Lynn Joseph Frazier
Monday, September 10, 2012
Avid Dakota Datebook fans and history buffs will remember the political force of Former North Dakota Governor Lynn Joseph Frazier. Frazier was born near Medford, Minnesota, on December 21, 1874. He moved to Dakota Territory in 1881 with his parents, who homesteaded in Pembina County. Frazier graduated from Mayville State Normal School in 1895, and from the University of North Dakota in Grand Forks in 1901. Thereafter, he was a farmer and teacher – and then became involved in politics, serving locally on the township board and school board.
He went on to become the first Nonpartisan League governor in North Dakota and served the state from 1917 until 1921, when he became the first public official in the nation to be removed from office in a recall election. He is well-known for this, but afterward, he was elected to the United States Senate in 1922 and served for 18 years, often championing agriculture.
In 1935, Frazier’s wife, Lottie Stafford of Crystal, passed away in Washington, DC. They had been married since 1903, and had five children. On this date in 1937, the Cavalier Chronicle reported that the once-recalled governor had remarried. His second wife was Mrs. Catherine Paulson, a friend of his for some time. Her husband had died some seven years prior. The two had lived in neighboring communities in Walsh and Pembina Counties. The wedding was a quiet ceremony in Mountain at the Mountain Icelandic Church. Afterward, they travelled to Winnipeg and tooled around Canada. The marriage expanded the family, as Catherine added three children to Frazier’s brood of five. On January 3, 1941, Frazier left the office of U-S Senator and retired from politics.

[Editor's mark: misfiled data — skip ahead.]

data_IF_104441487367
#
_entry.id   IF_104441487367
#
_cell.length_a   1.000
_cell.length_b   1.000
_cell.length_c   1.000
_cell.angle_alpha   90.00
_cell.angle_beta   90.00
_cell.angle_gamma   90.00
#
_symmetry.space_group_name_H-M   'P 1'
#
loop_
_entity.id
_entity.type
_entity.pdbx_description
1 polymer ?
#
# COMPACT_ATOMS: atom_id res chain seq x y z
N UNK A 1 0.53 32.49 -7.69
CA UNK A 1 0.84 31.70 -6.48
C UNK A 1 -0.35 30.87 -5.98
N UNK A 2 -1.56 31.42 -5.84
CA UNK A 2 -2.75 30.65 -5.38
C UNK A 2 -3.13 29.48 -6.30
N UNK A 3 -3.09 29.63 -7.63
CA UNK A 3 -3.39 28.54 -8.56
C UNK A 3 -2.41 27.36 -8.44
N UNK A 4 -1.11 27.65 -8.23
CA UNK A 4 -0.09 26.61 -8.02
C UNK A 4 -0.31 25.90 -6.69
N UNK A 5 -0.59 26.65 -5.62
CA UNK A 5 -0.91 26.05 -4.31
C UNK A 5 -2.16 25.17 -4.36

Frazier lived during a particularly tumultuous time in North Dakota. He saw North Dakota enter the union as a dry state; and lived through the era of booze runners and moonshining. He witnessed the birth of the Nonpartisan League, Townleyism, and the political machines. He saw the railroads lay their tracks, and the influx of pioneers. He was there for the repeal of prohibition, and the ratification of the nineteenth amendment, giving women the right to vote.
He died in 1947 in Riverdale, Maryland, and is buried in Park Cemetery in Hoople.
Dakota Datebook written by Sarah Walker
Cavalier Chronicle, September 10, 1937